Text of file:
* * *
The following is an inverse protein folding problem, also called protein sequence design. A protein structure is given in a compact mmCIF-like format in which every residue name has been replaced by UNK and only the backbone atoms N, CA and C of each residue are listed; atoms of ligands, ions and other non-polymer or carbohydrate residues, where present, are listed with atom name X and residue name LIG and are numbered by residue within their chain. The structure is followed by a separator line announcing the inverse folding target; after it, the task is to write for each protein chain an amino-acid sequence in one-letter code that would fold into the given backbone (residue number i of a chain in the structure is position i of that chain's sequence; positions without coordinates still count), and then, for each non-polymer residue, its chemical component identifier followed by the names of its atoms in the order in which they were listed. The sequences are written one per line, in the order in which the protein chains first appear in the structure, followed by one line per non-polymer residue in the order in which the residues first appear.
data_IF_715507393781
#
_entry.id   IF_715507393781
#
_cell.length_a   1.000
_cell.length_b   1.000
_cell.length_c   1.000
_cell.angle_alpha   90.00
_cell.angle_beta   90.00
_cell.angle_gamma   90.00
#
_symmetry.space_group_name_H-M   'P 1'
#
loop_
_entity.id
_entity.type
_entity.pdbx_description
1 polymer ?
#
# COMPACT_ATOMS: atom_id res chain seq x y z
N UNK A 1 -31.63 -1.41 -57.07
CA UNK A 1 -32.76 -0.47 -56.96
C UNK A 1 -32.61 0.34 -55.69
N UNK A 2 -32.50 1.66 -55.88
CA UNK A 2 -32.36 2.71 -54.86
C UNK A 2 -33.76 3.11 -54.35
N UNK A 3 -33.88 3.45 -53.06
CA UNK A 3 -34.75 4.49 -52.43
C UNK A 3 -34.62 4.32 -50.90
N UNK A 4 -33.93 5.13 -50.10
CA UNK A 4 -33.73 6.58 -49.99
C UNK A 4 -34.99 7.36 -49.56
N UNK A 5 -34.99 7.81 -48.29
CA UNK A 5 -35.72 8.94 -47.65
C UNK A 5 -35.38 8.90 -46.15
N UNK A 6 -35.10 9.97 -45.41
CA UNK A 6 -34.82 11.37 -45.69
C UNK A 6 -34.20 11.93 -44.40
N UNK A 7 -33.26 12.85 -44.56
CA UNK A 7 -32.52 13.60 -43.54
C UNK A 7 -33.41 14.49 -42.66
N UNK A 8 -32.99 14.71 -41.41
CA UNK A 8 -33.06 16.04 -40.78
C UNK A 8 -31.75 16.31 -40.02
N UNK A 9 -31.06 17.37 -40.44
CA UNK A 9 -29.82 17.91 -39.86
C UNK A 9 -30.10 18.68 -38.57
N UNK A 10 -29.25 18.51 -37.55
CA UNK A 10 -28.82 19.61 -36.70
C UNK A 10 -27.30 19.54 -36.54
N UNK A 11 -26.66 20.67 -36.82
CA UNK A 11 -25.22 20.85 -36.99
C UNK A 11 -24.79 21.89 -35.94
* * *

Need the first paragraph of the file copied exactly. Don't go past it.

The following is an inverse protein folding problem, also called protein sequence design. A protein structure is given in a compact mmCIF-like format in which every residue name has been replaced by UNK and only the backbone atoms N, CA and C of each residue are listed; atoms of ligands, ions and other non-polymer or carbohydrate residues, where present, are listed with atom name X and residue name LIG and are numbered by residue within their chain. The structure is followed by a separator line announcing the inverse folding target; after it, the task is to write for each protein chain an amino-acid sequence in one-letter code that would fold into the given backbone (residue number i of a chain in the structure is position i of that chain's sequence; positions without coordinates still count), and then, for each non-polymer residue, its chemical component identifier followed by the names of its atoms in the order in which they were listed. The sequences are written one per line, in the order in which the protein chains first appear in the structure, followed by one line per non-polymer residue in the order in which the residues first appear.